- German kayaker Birgit Fischer wins gold in the K-4 500 m and silver in the K-2 500 m. She became the first woman in any sport to win gold medals at 6 different Olympics, the first woman to win gold 24 years apart and the first person in Olympic history to win two or more medals in five different Games.
- Swimmer Michael Phelps wins 8 medals (6 gold and 2 bronze). He became the first athlete to win 8 medals in non boycotted Olympics.
- United States' gymnast Carly Patterson becomes only the second American woman to win the all-around gold medal.
- Chilean Tennis players Nicolás Massu and Fernando Gonzalez won the gold medal in the Doubles Competition. Massu won the gold and Gonzalez the bronze on the Singles competition. These were Chile's first-ever gold medals.
- South America had its best Olympics, with nine Gold Medals.
Venues[change | edit source]
OAKA[change | edit source]
- Athens Olympic Aquatic Centre – diving, swimming, synchronized swimming, water polo
- Athens Olympic Tennis Centre – tennis
- Athens Olympic Velodrome – cycling (track)
- Olympic Indoor Hall – basketball (final), gymnastics (artistic, trampolining)
- Olympic Stadium – ceremonies (opening/ closing), athletics, football (final)
HOC[change | edit source]
- Fencing Hall – fencing
- Helliniko Indoor Arena – basketball, handball (final)
- Olympic Baseball Centre – baseball
- Olympic Canoe/Kayak Slalom Centre – canoeing (slalom)
- Olympic Hockey Centre – field hockey
- Olympic Softball Stadium – softball
Faliro[change | edit source]
- Faliro Olympic Beach Volleyball Centre – volleyball (beach)
- Faliro Sports Pavilion Arena – handball, taekwondo
- Peace and Friendship Stadium – volleyball (indoor)
GOC[change | edit source]
Football venues[change | edit source]
- Kaftanzoglio Stadium (Thessaloniki)
- Karaiskakis Stadium (Athens)
- Pampeloponnisiako Stadium (Patras)
- Pankritio Stadium (Heraklion)
- Panthessaliko Stadium (Volos)
Other venues[change | edit source]
- Agios Kosmas Olympic Sailing Centre – sailing
- Ano Liosia Olympic Hall – judo, wrestling
- Galatsi Olympic Hall – gymnastics (rhythmic), table tennis
- Kotzia Square – cycling (individual road race)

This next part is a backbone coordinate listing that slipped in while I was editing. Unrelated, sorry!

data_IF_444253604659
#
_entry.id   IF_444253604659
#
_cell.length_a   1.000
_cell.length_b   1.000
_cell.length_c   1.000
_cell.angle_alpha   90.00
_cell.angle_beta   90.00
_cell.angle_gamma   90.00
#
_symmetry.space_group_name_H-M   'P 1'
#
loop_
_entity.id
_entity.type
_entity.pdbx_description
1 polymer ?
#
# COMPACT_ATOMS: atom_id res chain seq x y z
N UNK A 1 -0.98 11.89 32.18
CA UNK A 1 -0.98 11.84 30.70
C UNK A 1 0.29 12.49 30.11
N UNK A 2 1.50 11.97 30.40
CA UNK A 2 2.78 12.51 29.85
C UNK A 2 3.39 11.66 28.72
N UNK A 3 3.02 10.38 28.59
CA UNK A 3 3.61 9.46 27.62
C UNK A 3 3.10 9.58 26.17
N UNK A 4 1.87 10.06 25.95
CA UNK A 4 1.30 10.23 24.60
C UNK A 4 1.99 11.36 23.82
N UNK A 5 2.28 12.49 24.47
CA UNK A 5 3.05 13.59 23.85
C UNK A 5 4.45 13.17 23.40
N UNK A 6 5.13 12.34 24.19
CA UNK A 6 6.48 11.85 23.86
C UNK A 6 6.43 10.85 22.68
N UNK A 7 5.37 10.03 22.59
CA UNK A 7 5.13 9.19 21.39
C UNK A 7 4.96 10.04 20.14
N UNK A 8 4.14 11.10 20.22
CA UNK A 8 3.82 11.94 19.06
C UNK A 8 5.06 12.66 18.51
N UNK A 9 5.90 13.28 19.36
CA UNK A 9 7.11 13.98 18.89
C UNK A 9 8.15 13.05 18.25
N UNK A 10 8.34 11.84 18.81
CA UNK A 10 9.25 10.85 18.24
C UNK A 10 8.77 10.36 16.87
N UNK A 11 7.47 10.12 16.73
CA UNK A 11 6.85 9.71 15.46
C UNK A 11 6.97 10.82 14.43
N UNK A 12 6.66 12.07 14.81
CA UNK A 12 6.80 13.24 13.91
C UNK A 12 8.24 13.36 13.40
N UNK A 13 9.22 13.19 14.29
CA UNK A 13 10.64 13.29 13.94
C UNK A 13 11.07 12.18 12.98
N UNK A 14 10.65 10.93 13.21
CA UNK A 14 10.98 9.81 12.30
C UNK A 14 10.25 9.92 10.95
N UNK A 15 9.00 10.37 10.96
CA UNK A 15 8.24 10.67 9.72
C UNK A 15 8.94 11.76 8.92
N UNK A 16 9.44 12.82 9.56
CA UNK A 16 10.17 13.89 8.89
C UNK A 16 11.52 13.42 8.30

- Marathon (city) – athletics (marathon start)
- Markopoulo Olympic Equestrian Centre – equestrian
- Markopoulo Olympic Shooting Centre – shooting
- Nikaia Olympic Weightlifting Hall – weightlifting
- Panathinaiko Stadium – archery, athletics (marathons finish)
- Peristeri Olympic Boxing Hall – boxing
- Schinias Olympic Rowing and Canoeing Centre – canoeing (sprint), rowing
- Stadium at Olympia – athletics (shot put)
- Vouliagmeni Olympic Centre – cycling (individual time trial), triathlon
References[change | edit source]
|Wikimedia Commons has media related to: 2004 Summer Olympics|
- "Athens 2004". International Olympic Committee. olympic.org. http://www.olympic.org/athens-2004-summer-olympics. Retrieved 19 January 2008.
- International Olympic Committee - Athens 2004 - Election
- "Athens 2004–Medal Table". International Olympic Committee. http://www.olympic.org/uk/games/past/table_uk.asp?OLGT=1&OLGY=2004. Retrieved 2008-05-04.
- "Athens 2004–Games of the XXVIII Olympiad". International Olympic Committee. http://www.olympic.org/uk/games/past/index_uk.asp?OLGT=1&OLGY=2004. Retrieved 2008-05-04.
|Summer Games: 1896, 1900, 1904, 1906, 1908, 1912, (1916), 1920, 1924, 1928, 1932, 1936, (1940), (1944), 1948, 1952, 1956, 1960, 1964, 1968, 1972, 1976, 1980, 1984, 1988, 1992, 1996, 2000, 2004, 2008, 2012, 2016, 2020, 2024, 2028
|Winter Games: 1924, 1928, 1932, 1936, (1940), (1944), 1948, 1952, 1956, 1960, 1964, 1968, 1972, 1976, 1980, 1984, 1988, 1992, 1994, 1998, 2002, 2006, 2010, 2014, 2018, 2022|
|Athens 2004 — Turin 2006 — Beijing 2008 — Vancouver 2010 — London 2012 — Sochi 2014 — Rio 2016 — Pyeongchang 2018 — Tokyo 2020
Games in italics will be held in the future, and those in (brackets) were cancelled because of war. See also: Ancient Olympic Games
|Youth Olympic Games|
|Summer Games: 2010, 2014, 2018|
|Winter Games: 2012, 2016
|Singapore 2010 — Innsbruck 2012 — Nanjing 2014